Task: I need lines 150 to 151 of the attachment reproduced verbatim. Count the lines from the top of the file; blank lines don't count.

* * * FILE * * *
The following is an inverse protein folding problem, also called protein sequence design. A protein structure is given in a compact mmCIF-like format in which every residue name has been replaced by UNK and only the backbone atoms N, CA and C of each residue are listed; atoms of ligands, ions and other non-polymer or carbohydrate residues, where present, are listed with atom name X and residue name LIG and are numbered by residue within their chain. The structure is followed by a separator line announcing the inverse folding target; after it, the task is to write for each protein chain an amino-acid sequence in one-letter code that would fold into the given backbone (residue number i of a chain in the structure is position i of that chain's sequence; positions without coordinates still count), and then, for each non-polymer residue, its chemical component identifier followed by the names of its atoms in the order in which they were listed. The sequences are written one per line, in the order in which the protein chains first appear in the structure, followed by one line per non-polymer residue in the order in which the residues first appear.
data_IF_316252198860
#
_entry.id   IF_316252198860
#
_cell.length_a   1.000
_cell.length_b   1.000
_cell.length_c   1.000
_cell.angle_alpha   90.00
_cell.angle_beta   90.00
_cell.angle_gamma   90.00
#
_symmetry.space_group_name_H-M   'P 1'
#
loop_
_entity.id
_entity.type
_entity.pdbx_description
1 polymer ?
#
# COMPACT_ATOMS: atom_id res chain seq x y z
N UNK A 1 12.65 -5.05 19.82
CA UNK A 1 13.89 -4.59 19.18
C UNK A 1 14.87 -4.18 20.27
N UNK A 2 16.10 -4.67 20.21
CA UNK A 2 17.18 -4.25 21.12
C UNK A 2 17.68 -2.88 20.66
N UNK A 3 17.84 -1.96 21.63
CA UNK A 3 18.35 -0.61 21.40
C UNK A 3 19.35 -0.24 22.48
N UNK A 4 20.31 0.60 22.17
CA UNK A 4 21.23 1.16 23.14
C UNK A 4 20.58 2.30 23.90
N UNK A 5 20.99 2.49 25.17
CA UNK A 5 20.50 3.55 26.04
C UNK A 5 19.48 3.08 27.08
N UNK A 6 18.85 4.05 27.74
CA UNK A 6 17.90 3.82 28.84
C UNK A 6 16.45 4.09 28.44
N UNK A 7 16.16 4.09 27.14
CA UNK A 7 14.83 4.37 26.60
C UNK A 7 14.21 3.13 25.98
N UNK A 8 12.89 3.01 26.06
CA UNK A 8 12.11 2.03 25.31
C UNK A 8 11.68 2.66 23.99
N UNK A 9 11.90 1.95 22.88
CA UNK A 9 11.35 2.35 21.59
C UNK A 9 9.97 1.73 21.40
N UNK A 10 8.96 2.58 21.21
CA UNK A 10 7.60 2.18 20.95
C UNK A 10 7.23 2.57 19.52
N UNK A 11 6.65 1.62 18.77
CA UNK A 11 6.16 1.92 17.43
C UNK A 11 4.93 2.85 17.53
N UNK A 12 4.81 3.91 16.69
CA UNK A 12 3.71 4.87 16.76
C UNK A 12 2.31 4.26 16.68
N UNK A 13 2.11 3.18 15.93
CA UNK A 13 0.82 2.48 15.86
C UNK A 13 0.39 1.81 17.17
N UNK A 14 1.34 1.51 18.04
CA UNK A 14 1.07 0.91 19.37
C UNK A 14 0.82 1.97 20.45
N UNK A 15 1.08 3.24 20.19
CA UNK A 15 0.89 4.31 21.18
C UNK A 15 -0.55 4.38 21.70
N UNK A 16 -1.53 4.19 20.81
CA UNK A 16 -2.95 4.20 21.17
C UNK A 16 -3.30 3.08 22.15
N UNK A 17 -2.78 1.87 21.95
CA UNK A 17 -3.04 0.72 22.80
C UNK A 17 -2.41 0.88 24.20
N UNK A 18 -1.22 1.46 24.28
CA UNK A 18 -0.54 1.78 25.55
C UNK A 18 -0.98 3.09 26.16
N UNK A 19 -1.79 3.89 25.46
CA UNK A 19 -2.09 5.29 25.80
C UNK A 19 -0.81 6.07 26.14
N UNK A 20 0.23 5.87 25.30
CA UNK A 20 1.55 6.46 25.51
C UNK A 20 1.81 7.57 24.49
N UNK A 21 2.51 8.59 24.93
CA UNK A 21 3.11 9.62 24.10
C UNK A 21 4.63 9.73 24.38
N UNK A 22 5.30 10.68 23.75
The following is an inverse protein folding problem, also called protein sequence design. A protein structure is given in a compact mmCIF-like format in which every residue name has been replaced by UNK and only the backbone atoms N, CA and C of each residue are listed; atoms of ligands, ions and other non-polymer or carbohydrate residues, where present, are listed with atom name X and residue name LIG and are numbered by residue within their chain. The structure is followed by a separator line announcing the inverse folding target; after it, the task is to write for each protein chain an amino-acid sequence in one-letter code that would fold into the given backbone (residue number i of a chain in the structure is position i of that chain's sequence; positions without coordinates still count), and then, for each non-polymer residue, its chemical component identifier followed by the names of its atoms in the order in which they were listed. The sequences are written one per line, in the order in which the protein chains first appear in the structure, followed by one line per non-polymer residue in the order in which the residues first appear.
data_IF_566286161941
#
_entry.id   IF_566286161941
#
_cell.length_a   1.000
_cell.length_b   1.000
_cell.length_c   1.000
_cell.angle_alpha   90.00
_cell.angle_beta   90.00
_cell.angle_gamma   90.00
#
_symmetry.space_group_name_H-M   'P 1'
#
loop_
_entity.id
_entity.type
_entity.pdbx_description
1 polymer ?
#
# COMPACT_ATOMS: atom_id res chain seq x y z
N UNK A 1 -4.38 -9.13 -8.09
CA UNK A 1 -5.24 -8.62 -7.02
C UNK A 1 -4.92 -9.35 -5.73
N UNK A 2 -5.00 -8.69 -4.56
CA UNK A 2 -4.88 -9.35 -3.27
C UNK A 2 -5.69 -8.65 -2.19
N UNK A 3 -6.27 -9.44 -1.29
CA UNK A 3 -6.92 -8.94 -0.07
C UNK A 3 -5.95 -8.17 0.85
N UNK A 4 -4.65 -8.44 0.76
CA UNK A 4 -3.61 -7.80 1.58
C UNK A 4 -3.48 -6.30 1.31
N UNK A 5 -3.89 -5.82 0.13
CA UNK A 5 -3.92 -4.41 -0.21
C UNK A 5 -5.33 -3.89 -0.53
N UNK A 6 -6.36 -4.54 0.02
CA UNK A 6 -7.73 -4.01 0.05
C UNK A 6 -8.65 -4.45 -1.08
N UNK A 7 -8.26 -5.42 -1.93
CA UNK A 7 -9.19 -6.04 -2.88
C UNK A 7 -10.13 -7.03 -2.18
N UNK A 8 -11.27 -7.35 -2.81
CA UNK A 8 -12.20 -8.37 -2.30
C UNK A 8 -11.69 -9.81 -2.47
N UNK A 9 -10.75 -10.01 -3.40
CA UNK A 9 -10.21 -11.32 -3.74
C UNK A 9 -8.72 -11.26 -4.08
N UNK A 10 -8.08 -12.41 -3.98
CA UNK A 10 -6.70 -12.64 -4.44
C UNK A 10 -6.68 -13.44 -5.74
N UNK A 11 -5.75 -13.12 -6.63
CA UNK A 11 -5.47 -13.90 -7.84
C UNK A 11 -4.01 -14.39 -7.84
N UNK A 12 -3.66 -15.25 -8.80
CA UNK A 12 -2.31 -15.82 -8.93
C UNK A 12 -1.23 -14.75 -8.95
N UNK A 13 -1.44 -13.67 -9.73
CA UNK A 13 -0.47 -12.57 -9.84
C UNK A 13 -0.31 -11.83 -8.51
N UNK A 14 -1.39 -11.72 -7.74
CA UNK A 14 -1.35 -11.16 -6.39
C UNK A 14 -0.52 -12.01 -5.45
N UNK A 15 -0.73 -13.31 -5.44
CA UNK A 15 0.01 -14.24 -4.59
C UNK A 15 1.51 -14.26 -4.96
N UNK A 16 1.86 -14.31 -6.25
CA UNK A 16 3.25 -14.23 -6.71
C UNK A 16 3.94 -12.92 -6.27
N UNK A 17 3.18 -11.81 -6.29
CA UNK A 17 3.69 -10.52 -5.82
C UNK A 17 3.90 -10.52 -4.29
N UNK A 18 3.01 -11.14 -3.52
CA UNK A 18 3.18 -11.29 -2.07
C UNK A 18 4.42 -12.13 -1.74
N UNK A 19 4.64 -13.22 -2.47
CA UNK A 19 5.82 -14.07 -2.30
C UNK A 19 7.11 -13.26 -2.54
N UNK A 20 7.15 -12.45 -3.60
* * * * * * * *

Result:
CA UNK A 15 0.01 -14.24 -4.59
C UNK A 15 1.51 -14.26 -4.96